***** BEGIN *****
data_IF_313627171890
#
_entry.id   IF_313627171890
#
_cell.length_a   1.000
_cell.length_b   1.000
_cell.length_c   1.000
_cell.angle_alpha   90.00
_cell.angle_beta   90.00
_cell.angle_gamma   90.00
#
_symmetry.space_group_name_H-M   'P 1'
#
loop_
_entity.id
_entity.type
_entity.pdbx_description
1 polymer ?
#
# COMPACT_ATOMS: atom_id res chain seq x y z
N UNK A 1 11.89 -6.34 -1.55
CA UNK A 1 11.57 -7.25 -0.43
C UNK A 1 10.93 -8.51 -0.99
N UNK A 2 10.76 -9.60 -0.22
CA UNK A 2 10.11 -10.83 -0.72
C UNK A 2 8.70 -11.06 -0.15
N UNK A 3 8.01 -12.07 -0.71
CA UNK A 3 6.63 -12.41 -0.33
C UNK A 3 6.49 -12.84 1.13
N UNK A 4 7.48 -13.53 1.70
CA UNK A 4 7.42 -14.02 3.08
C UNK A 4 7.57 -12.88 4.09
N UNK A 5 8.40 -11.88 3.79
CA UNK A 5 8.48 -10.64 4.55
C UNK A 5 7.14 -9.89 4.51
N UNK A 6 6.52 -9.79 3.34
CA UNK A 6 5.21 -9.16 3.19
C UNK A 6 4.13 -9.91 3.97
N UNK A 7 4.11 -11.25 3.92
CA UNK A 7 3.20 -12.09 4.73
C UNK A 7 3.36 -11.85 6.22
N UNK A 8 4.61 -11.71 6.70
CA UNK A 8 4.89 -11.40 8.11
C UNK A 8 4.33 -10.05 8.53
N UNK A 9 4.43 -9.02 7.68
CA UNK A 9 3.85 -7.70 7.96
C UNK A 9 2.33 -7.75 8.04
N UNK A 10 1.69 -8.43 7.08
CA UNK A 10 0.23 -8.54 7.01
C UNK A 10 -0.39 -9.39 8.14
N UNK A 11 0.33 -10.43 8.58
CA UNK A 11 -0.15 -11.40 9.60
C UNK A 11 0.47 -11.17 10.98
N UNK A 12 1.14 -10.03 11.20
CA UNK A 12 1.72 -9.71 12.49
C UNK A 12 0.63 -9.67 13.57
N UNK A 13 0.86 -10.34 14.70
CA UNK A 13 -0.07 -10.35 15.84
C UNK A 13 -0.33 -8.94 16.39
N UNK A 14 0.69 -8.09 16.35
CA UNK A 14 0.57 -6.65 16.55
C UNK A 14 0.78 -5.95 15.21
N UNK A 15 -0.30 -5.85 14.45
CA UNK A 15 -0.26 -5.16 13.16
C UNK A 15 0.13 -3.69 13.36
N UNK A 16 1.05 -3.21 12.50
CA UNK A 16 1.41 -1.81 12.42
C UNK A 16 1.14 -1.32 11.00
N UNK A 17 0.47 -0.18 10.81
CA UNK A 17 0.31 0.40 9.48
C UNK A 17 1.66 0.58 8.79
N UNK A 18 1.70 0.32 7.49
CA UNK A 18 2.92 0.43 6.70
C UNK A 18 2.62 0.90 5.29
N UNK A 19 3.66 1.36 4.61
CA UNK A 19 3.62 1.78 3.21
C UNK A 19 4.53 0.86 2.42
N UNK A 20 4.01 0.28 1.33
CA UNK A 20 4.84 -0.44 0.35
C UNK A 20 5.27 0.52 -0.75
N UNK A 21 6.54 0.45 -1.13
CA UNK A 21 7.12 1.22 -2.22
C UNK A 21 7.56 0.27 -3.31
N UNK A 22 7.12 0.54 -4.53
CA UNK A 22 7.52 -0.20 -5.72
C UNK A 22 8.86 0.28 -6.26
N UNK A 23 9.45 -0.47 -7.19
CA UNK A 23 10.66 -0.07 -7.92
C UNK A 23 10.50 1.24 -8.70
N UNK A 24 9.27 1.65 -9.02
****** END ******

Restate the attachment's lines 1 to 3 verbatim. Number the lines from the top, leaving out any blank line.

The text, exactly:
data_IF_313627171890
#
_entry.id   IF_313627171890